You seem to have ruled yourself out as a chief ministerial candidate in Bihar. Why so?

Yes, I am not in the race for the CM post. We have discussed this in the party and have no second thoughts on this. Narendra Modi is the leader of NDA and whosoever he picks as CM will get our support.


Not declaring a CM candidate in Bihar may prove costly for your alliance as it happened to the Congress in the general elections. What do you think?

No, not at all. I also believe that parties should not project chief ministerial candidates before the outcome of elections. This has helped BJP in Maharashtra, Haryana and Jharkhand. And, see, what happened in Delhi after BJP had announced the CM candidate.


What hope do you have from the minorities? Don’t you think they will opt for Nitish-Lalu combine who are projecting themselves as a secular alliance?

The minorities have faith in us as we are committed to their security and development. They have seen and realised that they are secure under Modi.


Reports suggest a spike in communal clashes in Bihar in the run-up to the election. Do you see a design in this to polarise the votes?


Not only communal riots but other forms of crime are also rising. Every day around 18 children are kidnapped in the state. Bihar has the lowest per capita income. Cognisable offences increased manifold from 95,000 in 2001 to 1,95,000 in 2015. What can be worse than this?


How do you react to Modi’s remark that “Nitish’s political DNA is faulty”?

The prime minister had made a political statement and referred to Nitish as an individual. Nitish, on the other hand, is trying to gain political capital out of it. He is seeking to link this to Bihar’s pride asking his followers to tonsure their heads and cut their nails as a mark of protest against the PM’s remarks. Really, there is something terribly wrong with Nitish’s political DNA. Why else should he have insulted his colleague Manjhi, whom he had handpicked as CM, only to remove him unceremoniously? He also insulted his mentor George Fernandes. What’s more, he insulted the prime ministerial candidate of his 17-year-long political ally when he cancelled a proposed dinner with Modi in the run-up to the general elections.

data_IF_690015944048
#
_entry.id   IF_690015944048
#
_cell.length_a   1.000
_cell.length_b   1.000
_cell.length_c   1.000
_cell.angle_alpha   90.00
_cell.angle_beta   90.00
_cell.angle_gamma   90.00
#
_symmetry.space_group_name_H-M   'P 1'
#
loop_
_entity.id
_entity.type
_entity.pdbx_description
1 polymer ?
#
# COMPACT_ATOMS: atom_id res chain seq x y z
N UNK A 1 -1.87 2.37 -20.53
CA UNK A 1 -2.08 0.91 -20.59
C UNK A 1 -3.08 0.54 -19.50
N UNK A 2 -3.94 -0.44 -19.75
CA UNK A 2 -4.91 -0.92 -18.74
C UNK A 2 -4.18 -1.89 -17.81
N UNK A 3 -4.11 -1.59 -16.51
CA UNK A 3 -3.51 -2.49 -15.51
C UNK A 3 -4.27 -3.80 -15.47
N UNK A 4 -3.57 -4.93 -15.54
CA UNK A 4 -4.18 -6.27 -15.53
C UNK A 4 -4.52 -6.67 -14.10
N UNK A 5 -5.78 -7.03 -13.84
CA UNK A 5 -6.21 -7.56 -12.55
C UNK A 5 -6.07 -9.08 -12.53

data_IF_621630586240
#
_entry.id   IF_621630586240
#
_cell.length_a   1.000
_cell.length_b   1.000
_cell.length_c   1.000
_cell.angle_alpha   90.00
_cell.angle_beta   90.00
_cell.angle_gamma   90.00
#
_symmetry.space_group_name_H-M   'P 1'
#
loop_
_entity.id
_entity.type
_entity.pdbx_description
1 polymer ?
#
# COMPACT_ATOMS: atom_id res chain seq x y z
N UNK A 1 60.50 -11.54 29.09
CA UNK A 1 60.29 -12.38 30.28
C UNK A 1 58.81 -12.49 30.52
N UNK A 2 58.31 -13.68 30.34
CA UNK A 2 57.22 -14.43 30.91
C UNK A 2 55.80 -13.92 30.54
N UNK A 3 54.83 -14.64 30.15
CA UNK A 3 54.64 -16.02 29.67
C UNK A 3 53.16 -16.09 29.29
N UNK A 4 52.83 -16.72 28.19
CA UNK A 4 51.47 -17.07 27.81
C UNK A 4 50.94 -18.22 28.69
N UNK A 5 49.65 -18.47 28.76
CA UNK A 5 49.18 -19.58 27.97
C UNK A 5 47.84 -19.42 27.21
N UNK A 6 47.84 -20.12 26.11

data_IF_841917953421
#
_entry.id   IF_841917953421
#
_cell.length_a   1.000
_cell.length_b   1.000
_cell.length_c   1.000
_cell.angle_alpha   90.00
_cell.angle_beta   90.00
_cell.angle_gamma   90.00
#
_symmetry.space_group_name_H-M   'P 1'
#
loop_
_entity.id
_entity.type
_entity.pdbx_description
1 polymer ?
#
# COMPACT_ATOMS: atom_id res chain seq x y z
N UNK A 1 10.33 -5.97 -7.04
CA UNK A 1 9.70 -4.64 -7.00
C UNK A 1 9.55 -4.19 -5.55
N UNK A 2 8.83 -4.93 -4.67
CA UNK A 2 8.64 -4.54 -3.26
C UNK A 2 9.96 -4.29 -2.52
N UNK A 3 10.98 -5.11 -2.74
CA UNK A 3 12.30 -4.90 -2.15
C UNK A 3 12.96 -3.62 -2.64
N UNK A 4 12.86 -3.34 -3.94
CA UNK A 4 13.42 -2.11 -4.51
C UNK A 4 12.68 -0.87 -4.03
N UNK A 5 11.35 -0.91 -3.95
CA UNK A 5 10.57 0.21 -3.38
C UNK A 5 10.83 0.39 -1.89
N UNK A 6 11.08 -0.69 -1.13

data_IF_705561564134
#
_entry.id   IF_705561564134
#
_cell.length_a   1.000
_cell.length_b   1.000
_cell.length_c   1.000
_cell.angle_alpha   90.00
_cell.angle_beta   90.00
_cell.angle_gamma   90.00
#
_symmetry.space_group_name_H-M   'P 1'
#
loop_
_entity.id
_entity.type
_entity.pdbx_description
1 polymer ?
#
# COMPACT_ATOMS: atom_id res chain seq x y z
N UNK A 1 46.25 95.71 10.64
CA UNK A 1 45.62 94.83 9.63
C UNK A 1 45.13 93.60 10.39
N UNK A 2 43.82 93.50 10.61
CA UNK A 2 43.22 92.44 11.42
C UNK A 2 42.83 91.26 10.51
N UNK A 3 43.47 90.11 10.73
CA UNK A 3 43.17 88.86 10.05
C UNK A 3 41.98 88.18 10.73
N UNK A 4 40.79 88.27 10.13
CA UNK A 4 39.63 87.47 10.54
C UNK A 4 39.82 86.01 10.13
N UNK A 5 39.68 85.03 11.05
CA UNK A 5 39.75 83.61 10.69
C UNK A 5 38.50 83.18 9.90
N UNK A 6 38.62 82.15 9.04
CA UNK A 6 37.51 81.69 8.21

Do you think Nitish is a natural ally of Lalu Prasad while both have opposed each other in the past?

Nitish has recently justified this association rather cleverly. When asked about this, he had said, “Chandan vish vyapat nahin, laptat rahe bhujang” (A serpent remains entwined on a sandalwood tree but the tree never loses its fragrance). Here Nitish is likening himself to sandalwood and Lalu to the serpent. If their alliance is a natural one let them praise each other’s regimes. Remember, Nitish used to call Lalu’s regime ‘jungle raj’ and his own as ‘sushasan raj’ (good governance). There is an inherent contradiction in this alliance.


What expectations do you have from your son Chirag? Will he lead the party soon?

When our party was going through a rough patch, Chirag was in charge of the media. I had no idea that he was so good at understanding politics. Now everyone is praising Chirag as a young leader. I feel Chirag has filled a big void in the party by bringing in fresh ideas. His presence has generated a sense of happiness in the party and, as a father, I am really happy about it.

pankaj@governancenow.com

(The interview appears in the September 16-30, 2015 issue)